October 9, 2012

Ginger Snaps (2000)

"When beautiful but reclusive goth teenager Ginger (Katharine Isabelle) is attacked by a monstrous wolf on the eve of her first period, her body starts changing in a big way, as do her suddenly lusty, feral appetites."

Nine days into October, it's time for a change of horror subgenre again. We've already had ghosts and vampires, so how about a couple of days of werewolves? Following the vampiric "girl power" of "Daughters of Darkness" (1971), I decided to yank "Ginger Snaps" out of The Vault to reappraise how a more modern supernatural story would deal with feminine horror.

Although both "Daughters of Darkness" and "Ginger Snaps" superficially play around the misogynistic horror cliché that all women are dangerous monsters, "Ginger Snaps" is possibly a little bit more feminist, even though it was still directed and co-written by a man. I'm not a woman either, so I've always watched "Ginger Snaps" in the wrong kind of exploitative way.

A lot has always been made out of how "Ginger Snaps" is a metaphor for puberty. Although I'm tempted to agree, the coming of age or sexual awakening themes have always been intrinsic to werewolf mythology, so puberty is merely a trait. Even going back to the tale of "Little Red Riding Hood" and its classical origin in the myth of Kore, girls reaching puberty and straying from the masculine sphere of protection have always brought a load of trouble down on themselves. In fairness, if you ever read Ovid's "Metamorphoses", young men often come to a far worse end in most of the ancient myths according to however many rules about hubris, ethnocentrism, or morality are being highlighted on the way.

One of the more difficult aspects of "Ginger Snaps" to fit into any kind of generic moral fable, however, is that the two sisters, Brigitte (Emily Perkins) and Ginger Fitzgerald (Katharine Isabelle), are outsiders to begin with. They aren't popular girls in school, their interest in photographing fake crime scenes is kind of weird, and they are both extremely late developers physically. In the majority of werewolf movies a fairly normal person is traumatically forced into "otherness" rather than already being there. Usually a quite innocent male protagonist ends up in a battle for his immortal soul. "Ginger Snaps" not only changes the gender of the protagonist but also becomes more complex than that. Ginger Fitzgerald may technically also be innocent, but she is an accident waiting to happen and the odds are not in her favour.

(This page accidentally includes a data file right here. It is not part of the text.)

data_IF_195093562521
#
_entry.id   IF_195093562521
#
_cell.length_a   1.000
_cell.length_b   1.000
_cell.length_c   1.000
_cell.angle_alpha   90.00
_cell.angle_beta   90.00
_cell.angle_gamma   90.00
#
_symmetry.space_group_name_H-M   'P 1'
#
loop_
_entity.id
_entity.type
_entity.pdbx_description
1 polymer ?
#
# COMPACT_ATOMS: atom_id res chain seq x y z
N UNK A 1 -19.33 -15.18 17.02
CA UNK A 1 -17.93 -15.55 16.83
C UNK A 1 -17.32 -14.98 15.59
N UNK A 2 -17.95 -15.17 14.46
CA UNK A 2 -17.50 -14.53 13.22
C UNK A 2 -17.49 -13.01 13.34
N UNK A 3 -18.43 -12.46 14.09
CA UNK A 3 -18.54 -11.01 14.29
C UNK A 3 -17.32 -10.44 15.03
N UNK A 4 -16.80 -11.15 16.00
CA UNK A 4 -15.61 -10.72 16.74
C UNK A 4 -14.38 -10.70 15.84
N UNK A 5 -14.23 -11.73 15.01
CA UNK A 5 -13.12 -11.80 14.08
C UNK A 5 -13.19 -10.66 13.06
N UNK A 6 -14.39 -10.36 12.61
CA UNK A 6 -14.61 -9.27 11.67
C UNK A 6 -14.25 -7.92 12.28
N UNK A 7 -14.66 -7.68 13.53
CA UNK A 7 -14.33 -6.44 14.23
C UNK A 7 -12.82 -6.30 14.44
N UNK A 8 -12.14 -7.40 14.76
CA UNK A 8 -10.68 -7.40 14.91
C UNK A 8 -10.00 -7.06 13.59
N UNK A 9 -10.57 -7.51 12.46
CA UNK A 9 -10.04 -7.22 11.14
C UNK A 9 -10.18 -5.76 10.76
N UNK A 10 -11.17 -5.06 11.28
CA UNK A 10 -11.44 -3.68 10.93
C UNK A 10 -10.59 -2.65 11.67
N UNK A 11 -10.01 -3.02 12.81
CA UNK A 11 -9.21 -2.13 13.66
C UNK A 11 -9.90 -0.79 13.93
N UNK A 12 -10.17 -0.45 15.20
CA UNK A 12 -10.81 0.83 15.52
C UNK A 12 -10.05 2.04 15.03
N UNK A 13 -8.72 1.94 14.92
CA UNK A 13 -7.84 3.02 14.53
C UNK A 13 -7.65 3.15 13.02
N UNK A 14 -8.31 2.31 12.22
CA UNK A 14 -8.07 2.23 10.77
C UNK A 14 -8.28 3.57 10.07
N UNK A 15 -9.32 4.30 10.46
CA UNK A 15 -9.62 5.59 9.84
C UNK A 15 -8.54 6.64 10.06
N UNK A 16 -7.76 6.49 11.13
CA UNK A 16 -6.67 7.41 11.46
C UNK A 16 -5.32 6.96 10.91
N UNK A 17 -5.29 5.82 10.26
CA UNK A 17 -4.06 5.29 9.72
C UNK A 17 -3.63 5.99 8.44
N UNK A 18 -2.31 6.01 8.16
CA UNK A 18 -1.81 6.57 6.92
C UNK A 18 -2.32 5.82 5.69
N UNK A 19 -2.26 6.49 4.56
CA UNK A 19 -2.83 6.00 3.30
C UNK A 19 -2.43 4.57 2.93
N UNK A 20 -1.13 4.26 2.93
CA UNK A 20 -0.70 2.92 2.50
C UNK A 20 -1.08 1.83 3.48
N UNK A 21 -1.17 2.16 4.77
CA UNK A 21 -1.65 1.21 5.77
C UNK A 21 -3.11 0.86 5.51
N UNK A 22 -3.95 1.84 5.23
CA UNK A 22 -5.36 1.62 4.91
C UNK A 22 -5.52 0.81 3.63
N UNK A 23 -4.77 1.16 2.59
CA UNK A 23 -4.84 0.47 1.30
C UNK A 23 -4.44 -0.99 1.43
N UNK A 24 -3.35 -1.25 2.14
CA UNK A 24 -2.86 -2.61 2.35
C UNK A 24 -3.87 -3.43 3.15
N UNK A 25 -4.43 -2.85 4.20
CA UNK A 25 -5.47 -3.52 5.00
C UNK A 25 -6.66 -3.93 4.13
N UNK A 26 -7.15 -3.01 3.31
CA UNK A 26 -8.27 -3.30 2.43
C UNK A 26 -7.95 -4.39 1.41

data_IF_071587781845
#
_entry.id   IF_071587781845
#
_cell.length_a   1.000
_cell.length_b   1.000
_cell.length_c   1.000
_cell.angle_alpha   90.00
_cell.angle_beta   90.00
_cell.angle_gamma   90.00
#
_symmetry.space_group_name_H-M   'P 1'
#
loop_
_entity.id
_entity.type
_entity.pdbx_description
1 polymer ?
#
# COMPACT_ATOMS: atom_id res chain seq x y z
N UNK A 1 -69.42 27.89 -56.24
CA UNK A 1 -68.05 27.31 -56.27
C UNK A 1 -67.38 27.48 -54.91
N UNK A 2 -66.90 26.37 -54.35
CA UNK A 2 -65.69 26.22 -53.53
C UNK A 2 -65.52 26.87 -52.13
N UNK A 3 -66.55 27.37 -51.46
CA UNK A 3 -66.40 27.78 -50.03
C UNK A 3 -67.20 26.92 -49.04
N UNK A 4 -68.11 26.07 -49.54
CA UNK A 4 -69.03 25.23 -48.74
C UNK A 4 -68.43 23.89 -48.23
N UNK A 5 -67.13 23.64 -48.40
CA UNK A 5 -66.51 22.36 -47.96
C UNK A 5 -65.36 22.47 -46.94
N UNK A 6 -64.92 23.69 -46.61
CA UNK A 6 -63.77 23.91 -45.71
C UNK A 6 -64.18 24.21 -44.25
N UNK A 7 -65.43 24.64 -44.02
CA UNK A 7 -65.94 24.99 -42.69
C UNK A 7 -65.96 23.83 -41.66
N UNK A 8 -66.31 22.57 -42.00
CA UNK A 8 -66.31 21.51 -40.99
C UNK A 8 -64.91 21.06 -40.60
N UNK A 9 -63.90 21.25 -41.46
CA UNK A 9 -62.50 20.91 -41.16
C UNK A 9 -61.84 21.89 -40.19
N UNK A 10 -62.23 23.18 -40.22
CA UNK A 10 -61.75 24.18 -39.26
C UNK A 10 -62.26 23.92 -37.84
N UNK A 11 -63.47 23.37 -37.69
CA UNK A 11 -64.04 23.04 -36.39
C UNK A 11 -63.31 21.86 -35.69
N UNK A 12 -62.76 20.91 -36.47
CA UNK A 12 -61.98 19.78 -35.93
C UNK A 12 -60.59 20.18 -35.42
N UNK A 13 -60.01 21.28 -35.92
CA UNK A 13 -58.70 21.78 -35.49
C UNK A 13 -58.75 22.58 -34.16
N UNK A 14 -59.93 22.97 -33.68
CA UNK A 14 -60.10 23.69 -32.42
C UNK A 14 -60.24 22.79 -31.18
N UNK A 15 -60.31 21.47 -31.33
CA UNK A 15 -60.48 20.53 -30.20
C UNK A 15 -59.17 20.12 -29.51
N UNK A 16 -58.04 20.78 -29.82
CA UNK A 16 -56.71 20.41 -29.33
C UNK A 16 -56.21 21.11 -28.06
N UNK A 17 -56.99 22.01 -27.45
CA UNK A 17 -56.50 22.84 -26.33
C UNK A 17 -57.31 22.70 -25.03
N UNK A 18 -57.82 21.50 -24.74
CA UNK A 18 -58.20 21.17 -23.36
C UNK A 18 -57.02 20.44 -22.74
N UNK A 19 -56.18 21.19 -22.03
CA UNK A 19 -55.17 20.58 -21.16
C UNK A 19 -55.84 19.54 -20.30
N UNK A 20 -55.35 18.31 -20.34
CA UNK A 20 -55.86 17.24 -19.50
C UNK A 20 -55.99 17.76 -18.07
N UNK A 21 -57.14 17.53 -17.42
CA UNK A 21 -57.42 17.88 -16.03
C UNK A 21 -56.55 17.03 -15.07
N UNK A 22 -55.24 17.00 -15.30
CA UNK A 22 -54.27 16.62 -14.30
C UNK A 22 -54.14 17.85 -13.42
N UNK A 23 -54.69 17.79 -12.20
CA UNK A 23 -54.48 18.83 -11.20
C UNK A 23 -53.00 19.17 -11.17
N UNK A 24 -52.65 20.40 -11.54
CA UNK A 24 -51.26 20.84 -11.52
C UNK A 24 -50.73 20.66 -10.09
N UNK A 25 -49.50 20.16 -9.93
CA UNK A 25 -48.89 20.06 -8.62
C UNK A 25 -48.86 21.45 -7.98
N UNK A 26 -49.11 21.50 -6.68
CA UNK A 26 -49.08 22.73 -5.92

I'm not an expert on teenage girls by any stretch of the imagination, but whereas it is easy to accept how the Fitzgerald sisters resort to some very odd ways of entertaining themselves in the days before broadband internet and social networking sites took off, the puberty aspect still feels quite contrived. It is, of course, possible for teenagers to not reach puberty until sixteen, but it's easy to argue that there was something more sinister and exploitative to this plot point.

Basically, Katharine Isabelle was 19 years old when she made "Ginger Snaps" and quite legally able to be a possible "lust object" rather than "jail bait" for the potential audience. Yes, I'm being cynical, but you have to ask yourself why she was cast as a character who becomes increasingly hotter as the movie progresses rather than her slightly weird-looking, less attractive (and, in real life, older) on screen sister. The simplest answer is that sex sells a movie like this. The intention was never to make a movie which was really only for girls at all in spite of having extremely strong female leads. There's no doubt that Emily Perkins is the stronger actress of the two or that she has more lines, more character development, and more time on screen, but whenever Ginger appears who, honestly, even cares about Brigitte?

Don't get me wrong, I think that Emily Perkins is great in "Ginger Snaps", but it's not until the sequel that she really gets a chance to blossom into a rather attractive character herself. In "Ginger Snaps", Brigitte is there to appeal to the female audience and Ginger, even when she gets hairy and grows a phallic-looking tail, is most certainly the eyecandy for the boys. Well played, John Fawcett, well played indeed.

With "Ginger Snaps" being an obvious template for "Jennifer's Body", if you've already seen and loved the latter, you probably won't like "Ginger Snaps" as much. The effects in "Ginger Snaps" are a bit dated now and the dialogue isn't so hip. I think both movies have a lot of merits, but whatever criticism you throw at the plot of one can also be thrown at the other since they are essentially the same story with different monsters. Ultimately, both owe a lot to Stephen King's "Carrie" (1976).

"Ginger Snaps", the best selling Canadian movie of 2001, is still one of the greatest werewolf movies ever made, and it definitely has enough blood and gore to appeal to the hardcore horror fans as well as the first timers. It's not a very scary movie, and many people who enjoy it aren't even horror fans, so if you looking for something a little bit classier to introduce your girlfriend (or wussypants boyfriend) to the horror genre on Hallowe'en, this is the movie for you.

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